Friday, July 29, 2016

Oodles of Doodles

I have an art show coming up in September and am working to make a few quick pieces to fill out the exhibit. I've gotten two done in one week, which must be some kind of record for me. (Lately, anyway; in my tumultuous youth I used to dash paintings off in an hour or so.)

My art shows generally attract a few of my math students, so I've been under some pains to make mathematical art, dangerous though this is, beauty and truth being distinct transcendentals, &c., &c. A while back a student sent me a YouTube video about topological doodles. Being both a doodler and a student of topology, I added one technique contained therein to my Long Meeting Repertoire. Begin with a squiggle, turn each crossing into a twist, and, Voila!, you have a surface with boundary. In the fullness of time, this led to the advent of...the Chicken Man:

Chicken Man, 5" x 7", watercolor and ink on hot-pressed paper.
Born from a drawing completed on my mother-in-law's kitchen table. Is he a chicken? A man? An indeterminate embryo? A once-punctured non-orientable surface of genus 10?

He is, at any rate, inspired by Paul Klee and the ideas expressed in his highly mathematical Pedagogical Sketchbook. I regard Klee as one of the great artistic geniuses of all time; that I might link the present discussion back to the main topic of my blog, perhaps it would be apposite to recall that time I received the following disapprobation from the famous sci-fi author and political commentator John C. Wright for my opinion:
You sound very reasonable, but then I looked up the works of Paul Klee, and they were so abominably ugly and deranged that I admit the gulf between us can never be crossed. Artistically, it is the same as trying to reason out the sound of one hand clapping: you are looking at something meant to hinder the ability to admire art, to blind the eye and benumb the brain. It is garbage, pure and simple, and even simple drawings by comic book artists or commercial artists doing magazine covers show far more skill, sanity, proportion, color, composition, and execution. [...]
Why do you vainly tell me to ignore the evidence of my eyes, which I trust, and believe the conclusions of your judgment, which even the limited experience of this exchange proves is execrable.
Had you pointed me to some painting that was merely odd or incomprehensible to me, my reaction would be different. I could continue to give you the benefit of the doubt. Instead you have pointed me to the most absurd, ghastly, and disproportion bits of ugly lunacy imaginable, pieces that make me physically sick to look at, and call them good work. [...]
I am an artist. I know what art is because I can do it. I also know when I am looking at something far better than I do because I lack the skill, and I can see the garbage you like and I know I could draw as well with my left foot after my foot was run over by a tractor and I was pumped so full of painkillers that the lower half of my brain was sloshing.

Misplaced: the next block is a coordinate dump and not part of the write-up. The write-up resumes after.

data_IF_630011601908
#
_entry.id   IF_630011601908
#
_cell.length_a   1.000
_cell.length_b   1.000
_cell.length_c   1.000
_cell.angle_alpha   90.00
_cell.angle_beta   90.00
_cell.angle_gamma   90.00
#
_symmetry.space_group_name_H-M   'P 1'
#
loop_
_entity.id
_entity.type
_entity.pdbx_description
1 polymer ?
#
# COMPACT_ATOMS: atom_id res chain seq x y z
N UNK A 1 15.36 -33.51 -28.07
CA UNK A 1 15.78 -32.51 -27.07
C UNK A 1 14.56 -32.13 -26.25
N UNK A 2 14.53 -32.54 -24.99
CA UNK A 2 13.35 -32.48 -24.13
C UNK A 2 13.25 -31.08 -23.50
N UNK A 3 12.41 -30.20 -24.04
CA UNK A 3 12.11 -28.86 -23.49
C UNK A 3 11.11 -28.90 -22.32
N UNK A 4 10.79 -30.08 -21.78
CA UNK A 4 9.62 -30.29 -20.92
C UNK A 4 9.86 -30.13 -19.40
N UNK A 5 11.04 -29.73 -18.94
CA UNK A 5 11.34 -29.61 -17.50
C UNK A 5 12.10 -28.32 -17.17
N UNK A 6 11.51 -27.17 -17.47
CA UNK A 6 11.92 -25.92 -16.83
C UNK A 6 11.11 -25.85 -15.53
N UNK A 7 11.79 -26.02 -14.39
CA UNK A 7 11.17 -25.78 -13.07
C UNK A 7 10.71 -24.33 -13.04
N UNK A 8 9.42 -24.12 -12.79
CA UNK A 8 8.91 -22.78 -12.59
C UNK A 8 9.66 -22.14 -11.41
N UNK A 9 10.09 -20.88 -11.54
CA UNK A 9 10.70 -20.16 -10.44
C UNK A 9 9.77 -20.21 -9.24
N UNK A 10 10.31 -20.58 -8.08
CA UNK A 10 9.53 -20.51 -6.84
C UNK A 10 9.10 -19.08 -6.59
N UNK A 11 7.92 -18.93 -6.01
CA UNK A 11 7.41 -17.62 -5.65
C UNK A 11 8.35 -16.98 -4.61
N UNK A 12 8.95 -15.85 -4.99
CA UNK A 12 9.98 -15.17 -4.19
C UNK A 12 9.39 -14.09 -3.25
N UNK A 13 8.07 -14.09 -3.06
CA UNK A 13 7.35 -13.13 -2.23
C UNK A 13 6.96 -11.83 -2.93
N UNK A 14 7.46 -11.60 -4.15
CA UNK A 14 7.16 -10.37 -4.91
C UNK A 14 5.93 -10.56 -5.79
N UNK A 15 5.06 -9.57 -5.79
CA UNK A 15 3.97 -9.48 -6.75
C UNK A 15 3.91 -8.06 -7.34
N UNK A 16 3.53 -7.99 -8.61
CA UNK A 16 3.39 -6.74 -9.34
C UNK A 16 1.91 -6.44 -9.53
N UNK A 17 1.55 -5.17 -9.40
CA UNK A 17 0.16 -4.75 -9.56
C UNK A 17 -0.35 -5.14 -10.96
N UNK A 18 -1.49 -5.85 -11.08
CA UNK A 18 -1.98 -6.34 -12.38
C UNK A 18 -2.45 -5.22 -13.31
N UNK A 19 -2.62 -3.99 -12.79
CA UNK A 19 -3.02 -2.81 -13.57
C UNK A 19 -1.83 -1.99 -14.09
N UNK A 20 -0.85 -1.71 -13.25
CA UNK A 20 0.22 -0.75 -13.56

It is also obvious that no further comment is needed. Why do you think words can make me see beauty where there is nothing but filth?
I like to look that over every so often, as a message addressed to me personally by a famous person, and a perfect specimen of some art form of which the name escapes me. Good thing I'm so indefatigably ebullient, or it might have hurt my feelings. But, as my father-in-law says, opinions are like, well, you know. Everybody's got one.

My Long Meeting Doodle Repertoire is quite extensive, and consists solely of mathematical explorations. That way, when my colleagues look over and see me doodling during an important meeting, they'll just think I'm a brilliant mathematician working out some new theory. Actually, I have to draw so I can listen attentively and recall what I hear, a fact that my fifth grade math teacher didn't fully appreciate. These days my sketches consist mainly of Platonic solids and the like, as I've been developing a graduate course on regular polytopes. Here's a few sticky notes:

My aunt bought me these "Dr." sticky notes for graduation, incidentally; I don't buy them for myself.

Why, you ask, am I showing you doodled-upon sticky notes from my office? Perhaps, my friend, you are looking for one of those "sensible" blogs.

Anyway, inspired by such, I spent the first part of this week super-doodling a sketch of the rhombic triacontahedron:

Triacontahedron, 5" x 7", watercolor and ink on hot-pressed paper.
The triacontahedron is a zonohedron, which, well, I won't bore you with the details. It's formed from thirty golden rhombi and is the basis of that cool lampshade you see in coffee shops sometimes. The coloration is determined by five intersecting cubes contained in the solid. The layout shamelessly mimics Leonardo da Vinci's polyhedron illustrations for Luca Pacioli's Da Divina Proportione. Pacioli is one of my mathematical ancestors I am "descended" from him, advisor to student, down through the centuries, along with about two hundred thousand other mathematicians – so this is something of an homage to him, as well as to H. S. M. Coxeter, from whose book Regular Polytopes I first learned of zonohedra.

My multicolored sketches were the wonder of my graduate algebraic topology class, so perhaps I'll continue to produce a few more watercolors along the same lines, for old times' sake.

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